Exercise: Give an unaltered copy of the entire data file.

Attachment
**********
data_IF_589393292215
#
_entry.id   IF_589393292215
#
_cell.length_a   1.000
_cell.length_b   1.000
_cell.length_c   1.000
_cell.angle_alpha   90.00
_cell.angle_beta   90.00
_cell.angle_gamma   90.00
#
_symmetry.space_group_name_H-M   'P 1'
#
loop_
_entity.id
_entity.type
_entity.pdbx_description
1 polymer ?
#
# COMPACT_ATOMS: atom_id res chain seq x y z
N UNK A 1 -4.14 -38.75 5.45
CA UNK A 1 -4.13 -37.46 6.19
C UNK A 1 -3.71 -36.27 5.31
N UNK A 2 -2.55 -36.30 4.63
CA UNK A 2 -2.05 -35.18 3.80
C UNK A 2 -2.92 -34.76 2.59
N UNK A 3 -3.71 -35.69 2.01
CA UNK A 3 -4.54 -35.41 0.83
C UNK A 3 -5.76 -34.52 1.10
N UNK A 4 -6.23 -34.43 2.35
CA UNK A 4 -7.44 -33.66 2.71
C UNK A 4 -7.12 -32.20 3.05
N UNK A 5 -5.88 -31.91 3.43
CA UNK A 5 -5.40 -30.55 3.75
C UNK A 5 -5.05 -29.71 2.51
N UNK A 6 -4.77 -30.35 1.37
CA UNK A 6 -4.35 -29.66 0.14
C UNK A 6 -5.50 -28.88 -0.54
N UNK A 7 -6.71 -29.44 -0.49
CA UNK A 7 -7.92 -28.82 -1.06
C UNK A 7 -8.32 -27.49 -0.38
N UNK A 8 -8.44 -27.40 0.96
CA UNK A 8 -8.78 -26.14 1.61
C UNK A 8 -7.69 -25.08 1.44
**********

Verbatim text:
data_IF_589393292215
#
_entry.id   IF_589393292215
#
_cell.length_a   1.000
_cell.length_b   1.000
_cell.length_c   1.000
_cell.angle_alpha   90.00
_cell.angle_beta   90.00
_cell.angle_gamma   90.00
#
_symmetry.space_group_name_H-M   'P 1'
#
loop_
_entity.id
_entity.type
_entity.pdbx_description
1 polymer ?
#
# COMPACT_ATOMS: atom_id res chain seq x y z
N UNK A 1 -4.14 -38.75 5.45
CA UNK A 1 -4.13 -37.46 6.19
C UNK A 1 -3.71 -36.27 5.31
N UNK A 2 -2.55 -36.30 4.63
CA UNK A 2 -2.05 -35.18 3.80
C UNK A 2 -2.92 -34.76 2.59
N UNK A 3 -3.71 -35.69 2.01
CA UNK A 3 -4.54 -35.41 0.83
C UNK A 3 -5.76 -34.52 1.10
N UNK A 4 -6.23 -34.43 2.35
CA UNK A 4 -7.44 -33.66 2.71
C UNK A 4 -7.12 -32.20 3.05
N UNK A 5 -5.88 -31.91 3.43
CA UNK A 5 -5.40 -30.55 3.75
C UNK A 5 -5.05 -29.71 2.51
N UNK A 6 -4.77 -30.35 1.37
CA UNK A 6 -4.35 -29.66 0.14
C UNK A 6 -5.50 -28.88 -0.54
N UNK A 7 -6.71 -29.44 -0.49
CA UNK A 7 -7.92 -28.82 -1.06
C UNK A 7 -8.32 -27.49 -0.38
N UNK A 8 -8.44 -27.40 0.96
CA UNK A 8 -8.78 -26.14 1.61
C UNK A 8 -7.69 -25.08 1.44